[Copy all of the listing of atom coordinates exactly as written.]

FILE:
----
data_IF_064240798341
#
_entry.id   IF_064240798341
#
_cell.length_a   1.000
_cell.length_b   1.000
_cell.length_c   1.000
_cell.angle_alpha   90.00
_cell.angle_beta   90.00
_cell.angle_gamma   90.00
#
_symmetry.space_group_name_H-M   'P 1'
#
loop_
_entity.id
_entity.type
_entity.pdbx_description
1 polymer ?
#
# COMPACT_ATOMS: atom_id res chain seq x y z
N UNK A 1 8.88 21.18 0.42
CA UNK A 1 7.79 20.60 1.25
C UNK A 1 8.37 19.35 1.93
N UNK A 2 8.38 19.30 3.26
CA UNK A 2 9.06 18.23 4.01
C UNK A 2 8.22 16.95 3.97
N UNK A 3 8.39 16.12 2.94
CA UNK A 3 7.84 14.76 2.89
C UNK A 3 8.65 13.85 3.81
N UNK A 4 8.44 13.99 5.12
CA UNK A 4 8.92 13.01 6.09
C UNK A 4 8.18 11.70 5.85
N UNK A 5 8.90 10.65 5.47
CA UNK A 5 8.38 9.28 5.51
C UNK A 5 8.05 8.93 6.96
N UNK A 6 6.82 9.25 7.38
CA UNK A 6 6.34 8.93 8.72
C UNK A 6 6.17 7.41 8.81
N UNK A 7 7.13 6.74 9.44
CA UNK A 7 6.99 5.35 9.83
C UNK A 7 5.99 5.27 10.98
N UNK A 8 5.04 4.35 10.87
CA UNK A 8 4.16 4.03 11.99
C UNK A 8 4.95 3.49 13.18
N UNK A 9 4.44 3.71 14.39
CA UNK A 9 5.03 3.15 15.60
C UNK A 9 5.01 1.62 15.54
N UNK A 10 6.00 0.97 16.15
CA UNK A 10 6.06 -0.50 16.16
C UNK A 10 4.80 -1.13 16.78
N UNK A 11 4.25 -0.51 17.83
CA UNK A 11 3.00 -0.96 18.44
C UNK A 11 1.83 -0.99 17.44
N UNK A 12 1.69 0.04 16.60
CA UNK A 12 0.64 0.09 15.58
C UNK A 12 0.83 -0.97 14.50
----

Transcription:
data_IF_064240798341
#
_entry.id   IF_064240798341
#
_cell.length_a   1.000
_cell.length_b   1.000
_cell.length_c   1.000
_cell.angle_alpha   90.00
_cell.angle_beta   90.00
_cell.angle_gamma   90.00
#
_symmetry.space_group_name_H-M   'P 1'
#
loop_
_entity.id
_entity.type
_entity.pdbx_description
1 polymer ?
#
# COMPACT_ATOMS: atom_id res chain seq x y z
N UNK A 1 8.88 21.18 0.42
CA UNK A 1 7.79 20.60 1.25
C UNK A 1 8.37 19.35 1.93
N UNK A 2 8.38 19.30 3.26
CA UNK A 2 9.06 18.23 4.01
C UNK A 2 8.22 16.95 3.97
N UNK A 3 8.39 16.12 2.94
CA UNK A 3 7.84 14.76 2.89
C UNK A 3 8.65 13.85 3.81
N UNK A 4 8.44 13.99 5.12
CA UNK A 4 8.92 13.01 6.09
C UNK A 4 8.18 11.70 5.85
N UNK A 5 8.90 10.65 5.47
CA UNK A 5 8.38 9.28 5.51
C UNK A 5 8.05 8.93 6.96
N UNK A 6 6.82 9.25 7.38
CA UNK A 6 6.34 8.93 8.72
C UNK A 6 6.17 7.41 8.81
N UNK A 7 7.13 6.74 9.44
CA UNK A 7 6.99 5.35 9.83
C UNK A 7 5.99 5.27 10.98
N UNK A 8 5.04 4.35 10.87
CA UNK A 8 4.16 4.03 11.99
C UNK A 8 4.95 3.49 13.18
N UNK A 9 4.44 3.71 14.39
CA UNK A 9 5.03 3.15 15.60
C UNK A 9 5.01 1.62 15.54
N UNK A 10 6.00 0.97 16.15
CA UNK A 10 6.06 -0.50 16.16
C UNK A 10 4.80 -1.13 16.78
N UNK A 11 4.25 -0.51 17.83
CA UNK A 11 3.00 -0.96 18.44
C UNK A 11 1.83 -0.99 17.44
N UNK A 12 1.69 0.04 16.60
CA UNK A 12 0.64 0.09 15.58
C UNK A 12 0.83 -0.97 14.50